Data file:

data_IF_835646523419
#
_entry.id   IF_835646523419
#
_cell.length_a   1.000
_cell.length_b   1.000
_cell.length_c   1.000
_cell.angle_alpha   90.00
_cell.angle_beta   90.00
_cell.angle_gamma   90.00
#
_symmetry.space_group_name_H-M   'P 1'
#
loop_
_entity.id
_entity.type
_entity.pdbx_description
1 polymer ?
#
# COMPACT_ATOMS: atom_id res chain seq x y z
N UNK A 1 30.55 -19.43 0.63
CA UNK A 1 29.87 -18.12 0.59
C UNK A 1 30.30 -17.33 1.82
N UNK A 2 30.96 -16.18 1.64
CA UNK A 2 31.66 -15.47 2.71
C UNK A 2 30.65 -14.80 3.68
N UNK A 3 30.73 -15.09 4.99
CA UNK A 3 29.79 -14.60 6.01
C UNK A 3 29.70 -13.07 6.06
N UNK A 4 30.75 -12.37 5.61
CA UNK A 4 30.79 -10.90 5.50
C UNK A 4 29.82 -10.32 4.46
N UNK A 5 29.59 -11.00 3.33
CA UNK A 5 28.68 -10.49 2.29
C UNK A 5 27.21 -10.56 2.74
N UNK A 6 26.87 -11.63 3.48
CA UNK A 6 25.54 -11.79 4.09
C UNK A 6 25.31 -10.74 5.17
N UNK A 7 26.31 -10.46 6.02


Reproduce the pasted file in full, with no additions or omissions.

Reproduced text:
data_IF_835646523419
#
_entry.id   IF_835646523419
#
_cell.length_a   1.000
_cell.length_b   1.000
_cell.length_c   1.000
_cell.angle_alpha   90.00
_cell.angle_beta   90.00
_cell.angle_gamma   90.00
#
_symmetry.space_group_name_H-M   'P 1'
#
loop_
_entity.id
_entity.type
_entity.pdbx_description
1 polymer ?
#
# COMPACT_ATOMS: atom_id res chain seq x y z
N UNK A 1 30.55 -19.43 0.63
CA UNK A 1 29.87 -18.12 0.59
C UNK A 1 30.30 -17.33 1.82
N UNK A 2 30.96 -16.18 1.64
CA UNK A 2 31.66 -15.47 2.71
C UNK A 2 30.65 -14.80 3.68
N UNK A 3 30.73 -15.09 4.99
CA UNK A 3 29.79 -14.60 6.01
C UNK A 3 29.70 -13.07 6.06
N UNK A 4 30.75 -12.37 5.61
CA UNK A 4 30.79 -10.90 5.50
C UNK A 4 29.82 -10.32 4.46
N UNK A 5 29.59 -11.00 3.33
CA UNK A 5 28.68 -10.49 2.29
C UNK A 5 27.21 -10.56 2.74
N UNK A 6 26.87 -11.63 3.48
CA UNK A 6 25.54 -11.79 4.09
C UNK A 6 25.31 -10.74 5.17
N UNK A 7 26.31 -10.46 6.02